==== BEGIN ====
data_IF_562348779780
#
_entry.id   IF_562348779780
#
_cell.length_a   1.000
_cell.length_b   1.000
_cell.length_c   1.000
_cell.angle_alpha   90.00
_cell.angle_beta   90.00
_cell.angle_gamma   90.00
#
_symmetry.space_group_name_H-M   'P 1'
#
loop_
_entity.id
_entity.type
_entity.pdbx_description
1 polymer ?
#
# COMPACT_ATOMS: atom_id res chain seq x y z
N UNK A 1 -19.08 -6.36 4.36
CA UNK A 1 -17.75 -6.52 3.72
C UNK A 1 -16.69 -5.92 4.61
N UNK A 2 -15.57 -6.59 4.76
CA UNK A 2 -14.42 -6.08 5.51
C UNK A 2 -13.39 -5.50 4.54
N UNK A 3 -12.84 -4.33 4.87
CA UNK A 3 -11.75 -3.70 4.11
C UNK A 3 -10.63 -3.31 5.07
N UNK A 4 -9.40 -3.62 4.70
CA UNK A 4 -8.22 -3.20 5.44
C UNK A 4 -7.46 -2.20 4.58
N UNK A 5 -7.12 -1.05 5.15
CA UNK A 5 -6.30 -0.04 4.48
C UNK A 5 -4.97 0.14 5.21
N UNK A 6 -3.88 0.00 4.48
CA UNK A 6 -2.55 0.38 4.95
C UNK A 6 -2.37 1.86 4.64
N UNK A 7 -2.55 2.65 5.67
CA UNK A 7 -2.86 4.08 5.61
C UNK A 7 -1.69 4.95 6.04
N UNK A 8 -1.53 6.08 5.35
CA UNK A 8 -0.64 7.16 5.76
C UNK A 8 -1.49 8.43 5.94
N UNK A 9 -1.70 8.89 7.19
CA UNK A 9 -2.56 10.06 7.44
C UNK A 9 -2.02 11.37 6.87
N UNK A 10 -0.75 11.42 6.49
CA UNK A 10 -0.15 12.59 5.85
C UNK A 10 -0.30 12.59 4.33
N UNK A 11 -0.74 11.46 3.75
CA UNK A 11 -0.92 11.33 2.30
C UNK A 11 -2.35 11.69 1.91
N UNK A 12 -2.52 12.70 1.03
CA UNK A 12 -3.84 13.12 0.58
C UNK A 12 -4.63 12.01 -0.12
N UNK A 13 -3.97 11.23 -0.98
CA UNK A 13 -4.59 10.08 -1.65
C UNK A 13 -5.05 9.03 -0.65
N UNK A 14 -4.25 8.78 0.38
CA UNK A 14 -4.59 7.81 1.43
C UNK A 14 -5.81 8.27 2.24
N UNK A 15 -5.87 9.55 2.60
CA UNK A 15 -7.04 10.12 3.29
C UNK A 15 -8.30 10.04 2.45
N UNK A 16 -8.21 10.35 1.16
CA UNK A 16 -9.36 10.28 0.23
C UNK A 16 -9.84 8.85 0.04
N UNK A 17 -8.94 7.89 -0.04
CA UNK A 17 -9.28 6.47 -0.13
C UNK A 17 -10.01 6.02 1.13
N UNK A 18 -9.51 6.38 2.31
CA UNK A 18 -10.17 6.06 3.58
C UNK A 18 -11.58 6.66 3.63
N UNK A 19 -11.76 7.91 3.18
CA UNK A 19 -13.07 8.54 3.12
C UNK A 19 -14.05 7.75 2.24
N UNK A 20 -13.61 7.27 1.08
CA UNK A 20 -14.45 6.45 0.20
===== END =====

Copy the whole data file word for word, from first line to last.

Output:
data_IF_562348779780
#
_entry.id   IF_562348779780
#
_cell.length_a   1.000
_cell.length_b   1.000
_cell.length_c   1.000
_cell.angle_alpha   90.00
_cell.angle_beta   90.00
_cell.angle_gamma   90.00
#
_symmetry.space_group_name_H-M   'P 1'
#
loop_
_entity.id
_entity.type
_entity.pdbx_description
1 polymer ?
#
# COMPACT_ATOMS: atom_id res chain seq x y z
N UNK A 1 -19.08 -6.36 4.36
CA UNK A 1 -17.75 -6.52 3.72
C UNK A 1 -16.69 -5.92 4.61
N UNK A 2 -15.57 -6.59 4.76
CA UNK A 2 -14.42 -6.08 5.51
C UNK A 2 -13.39 -5.50 4.54
N UNK A 3 -12.84 -4.33 4.87
CA UNK A 3 -11.75 -3.70 4.11
C UNK A 3 -10.63 -3.31 5.07
N UNK A 4 -9.40 -3.62 4.70
CA UNK A 4 -8.22 -3.20 5.44
C UNK A 4 -7.46 -2.20 4.58
N UNK A 5 -7.12 -1.05 5.15
CA UNK A 5 -6.30 -0.04 4.48
C UNK A 5 -4.97 0.14 5.21
N UNK A 6 -3.88 0.00 4.48
CA UNK A 6 -2.55 0.38 4.95
C UNK A 6 -2.37 1.86 4.64
N UNK A 7 -2.55 2.65 5.67
CA UNK A 7 -2.86 4.08 5.61
C UNK A 7 -1.69 4.95 6.04
N UNK A 8 -1.53 6.08 5.35
CA UNK A 8 -0.64 7.16 5.76
C UNK A 8 -1.49 8.43 5.94
N UNK A 9 -1.70 8.89 7.19
CA UNK A 9 -2.56 10.06 7.44
C UNK A 9 -2.02 11.37 6.87
N UNK A 10 -0.75 11.42 6.49
CA UNK A 10 -0.15 12.59 5.85
C UNK A 10 -0.30 12.59 4.33
N UNK A 11 -0.74 11.46 3.75
CA UNK A 11 -0.92 11.33 2.30
C UNK A 11 -2.35 11.69 1.91
N UNK A 12 -2.52 12.70 1.03
CA UNK A 12 -3.84 13.12 0.58
C UNK A 12 -4.63 12.01 -0.12
N UNK A 13 -3.97 11.23 -0.98
CA UNK A 13 -4.59 10.08 -1.65
C UNK A 13 -5.05 9.03 -0.65
N UNK A 14 -4.25 8.78 0.38
CA UNK A 14 -4.59 7.81 1.43
C UNK A 14 -5.81 8.27 2.24
N UNK A 15 -5.87 9.55 2.60
CA UNK A 15 -7.04 10.12 3.29
C UNK A 15 -8.30 10.04 2.45
N UNK A 16 -8.21 10.35 1.16
CA UNK A 16 -9.36 10.28 0.23
C UNK A 16 -9.84 8.85 0.04
N UNK A 17 -8.94 7.89 -0.04
CA UNK A 17 -9.28 6.47 -0.13
C UNK A 17 -10.01 6.02 1.13
N UNK A 18 -9.51 6.38 2.31
CA UNK A 18 -10.17 6.06 3.58
C UNK A 18 -11.58 6.66 3.63
N UNK A 19 -11.76 7.91 3.18
CA UNK A 19 -13.07 8.54 3.12
C UNK A 19 -14.05 7.75 2.24
N UNK A 20 -13.61 7.27 1.08
CA UNK A 20 -14.45 6.45 0.20